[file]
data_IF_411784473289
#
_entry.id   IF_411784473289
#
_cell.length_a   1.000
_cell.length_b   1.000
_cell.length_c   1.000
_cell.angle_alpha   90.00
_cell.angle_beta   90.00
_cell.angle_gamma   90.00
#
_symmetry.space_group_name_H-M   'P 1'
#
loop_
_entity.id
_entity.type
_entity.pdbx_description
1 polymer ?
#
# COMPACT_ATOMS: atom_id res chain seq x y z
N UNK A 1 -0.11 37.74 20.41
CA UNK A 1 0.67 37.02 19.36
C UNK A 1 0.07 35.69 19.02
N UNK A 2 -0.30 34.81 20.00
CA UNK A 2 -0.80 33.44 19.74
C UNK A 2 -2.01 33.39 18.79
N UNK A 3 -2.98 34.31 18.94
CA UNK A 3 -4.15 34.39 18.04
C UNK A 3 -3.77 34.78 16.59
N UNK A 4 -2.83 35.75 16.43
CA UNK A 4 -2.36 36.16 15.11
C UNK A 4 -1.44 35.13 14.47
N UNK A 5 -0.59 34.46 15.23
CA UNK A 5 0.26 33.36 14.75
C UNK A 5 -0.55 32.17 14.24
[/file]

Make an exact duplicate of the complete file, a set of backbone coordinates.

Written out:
data_IF_411784473289
#
_entry.id   IF_411784473289
#
_cell.length_a   1.000
_cell.length_b   1.000
_cell.length_c   1.000
_cell.angle_alpha   90.00
_cell.angle_beta   90.00
_cell.angle_gamma   90.00
#
_symmetry.space_group_name_H-M   'P 1'
#
loop_
_entity.id
_entity.type
_entity.pdbx_description
1 polymer ?
#
# COMPACT_ATOMS: atom_id res chain seq x y z
N UNK A 1 -0.11 37.74 20.41
CA UNK A 1 0.67 37.02 19.36
C UNK A 1 0.07 35.69 19.02
N UNK A 2 -0.30 34.81 20.00
CA UNK A 2 -0.80 33.44 19.74
C UNK A 2 -2.01 33.39 18.79
N UNK A 3 -2.98 34.31 18.94
CA UNK A 3 -4.15 34.39 18.04
C UNK A 3 -3.77 34.78 16.59
N UNK A 4 -2.83 35.75 16.43
CA UNK A 4 -2.36 36.16 15.11
C UNK A 4 -1.44 35.13 14.47
N UNK A 5 -0.59 34.46 15.23
CA UNK A 5 0.26 33.36 14.75
C UNK A 5 -0.55 32.17 14.24